Utilizing the classic campaign cycle ultimately brings more customers around to a final sale.
A s a marketer, you may be familiar with the classic campaign cycle for print and multi-channel marketing campaigns: planning, execution, measurement and analysis, then back to planning again. It is a continuous cycle of implementation, monitoring and measurement, and refinement that leads to a better understanding of your customers, higher response rates, more conversions, and ultimately, more sales.
Let’s look at each stage:
The planning stage is about more than picking your list, designing your mailer, and choosing an incentive. It includes data analysis, customer profiling, developing a contact management strategy (who to contact, when to contact them, and how to contact them), and the optimum media mix (how best to reach them).
Planning also includes knowing the characteristics of your most valuable customers. Not only does this help you create a higher level of relevance in your personalized and targeted messaging, but it helps with prospecting too. If you have great customers and want to purchase a list of names of people who look just like them, profiling tells you which characteristics to choose.
The planning stage also includes your channel mix. Different customers prefer communication using different channels. Some prefer personalized direct mail. Others prefer personalized email, social media, or mobile. Monitoring the channels each customer responds to helps you plan how to most effectively
This includes your list, your offer, your creative, and your incentive. Based on everything you know, it is how you put the campaign together. Execution also includes the quality of printing; the level of accuracy in matching personalized letters and envelopes; and the implementation of appropriate monitoring and tracking metrics.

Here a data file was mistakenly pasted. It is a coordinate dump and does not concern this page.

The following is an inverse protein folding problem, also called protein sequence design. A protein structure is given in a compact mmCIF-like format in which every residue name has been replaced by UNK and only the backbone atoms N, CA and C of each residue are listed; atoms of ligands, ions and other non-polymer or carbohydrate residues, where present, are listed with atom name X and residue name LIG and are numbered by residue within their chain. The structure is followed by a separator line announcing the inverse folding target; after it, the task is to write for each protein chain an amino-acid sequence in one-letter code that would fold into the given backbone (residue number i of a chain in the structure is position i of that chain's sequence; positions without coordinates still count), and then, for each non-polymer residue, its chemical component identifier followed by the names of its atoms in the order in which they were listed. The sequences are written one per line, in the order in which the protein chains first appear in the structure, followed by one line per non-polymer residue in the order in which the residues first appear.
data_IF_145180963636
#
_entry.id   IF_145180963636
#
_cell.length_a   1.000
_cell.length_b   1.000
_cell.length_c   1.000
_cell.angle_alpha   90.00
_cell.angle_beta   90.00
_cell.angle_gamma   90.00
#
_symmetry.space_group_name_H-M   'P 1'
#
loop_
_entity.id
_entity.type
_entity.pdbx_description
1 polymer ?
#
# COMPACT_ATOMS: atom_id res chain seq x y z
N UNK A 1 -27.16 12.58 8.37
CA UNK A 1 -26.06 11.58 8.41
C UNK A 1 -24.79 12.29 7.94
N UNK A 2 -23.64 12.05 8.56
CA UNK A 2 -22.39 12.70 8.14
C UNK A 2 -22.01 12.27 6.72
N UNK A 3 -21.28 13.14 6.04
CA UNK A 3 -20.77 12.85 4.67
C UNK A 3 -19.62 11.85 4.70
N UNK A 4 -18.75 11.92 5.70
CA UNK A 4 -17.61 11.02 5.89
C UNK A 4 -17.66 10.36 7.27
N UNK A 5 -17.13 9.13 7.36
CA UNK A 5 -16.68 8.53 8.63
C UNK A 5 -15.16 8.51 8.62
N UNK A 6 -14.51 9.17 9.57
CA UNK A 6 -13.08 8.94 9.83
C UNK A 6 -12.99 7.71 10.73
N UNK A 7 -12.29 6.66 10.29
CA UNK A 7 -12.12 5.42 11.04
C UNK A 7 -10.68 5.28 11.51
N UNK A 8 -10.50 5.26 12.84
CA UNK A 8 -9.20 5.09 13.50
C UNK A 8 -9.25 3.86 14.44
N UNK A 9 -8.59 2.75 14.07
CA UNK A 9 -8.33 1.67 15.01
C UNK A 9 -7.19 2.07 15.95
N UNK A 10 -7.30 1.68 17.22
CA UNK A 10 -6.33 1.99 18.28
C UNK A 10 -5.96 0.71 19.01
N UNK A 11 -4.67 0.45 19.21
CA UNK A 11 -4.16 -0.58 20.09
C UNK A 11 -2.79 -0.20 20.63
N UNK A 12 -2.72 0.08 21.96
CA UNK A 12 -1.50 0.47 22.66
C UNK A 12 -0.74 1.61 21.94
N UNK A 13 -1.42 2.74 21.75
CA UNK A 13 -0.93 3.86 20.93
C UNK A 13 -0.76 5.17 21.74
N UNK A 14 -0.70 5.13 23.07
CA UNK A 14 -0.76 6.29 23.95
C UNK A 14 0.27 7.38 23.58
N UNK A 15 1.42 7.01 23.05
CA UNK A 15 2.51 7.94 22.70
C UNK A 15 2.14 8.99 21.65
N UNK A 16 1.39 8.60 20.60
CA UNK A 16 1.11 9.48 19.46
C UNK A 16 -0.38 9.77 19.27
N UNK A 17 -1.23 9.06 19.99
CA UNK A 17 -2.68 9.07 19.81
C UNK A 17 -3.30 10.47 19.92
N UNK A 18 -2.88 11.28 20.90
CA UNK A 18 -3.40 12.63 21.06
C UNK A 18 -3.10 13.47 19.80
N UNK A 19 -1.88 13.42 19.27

Measurement and analysis:
The last stage is monitoring how well your campaigns perform—not just individually but in comparison to one another. Which product or service categories are most effective? Which offers and messages yield the best response? Is the $20-off-coupon the most effective incentive? Or is it the sweepstakes or free download? Remember, what people don’t respond to is just as important as what they do.
Once you’ve completed the measurement and analysis stage, you take what you’ve learned and implement it back into the first stage in the cycle — planning. That is a never-ending process. Planning, executing, measuring, analyzing, and back to planning again. It’s the cycle that leads to success. It should be ingrained in every marketer. Is it ingrained in you?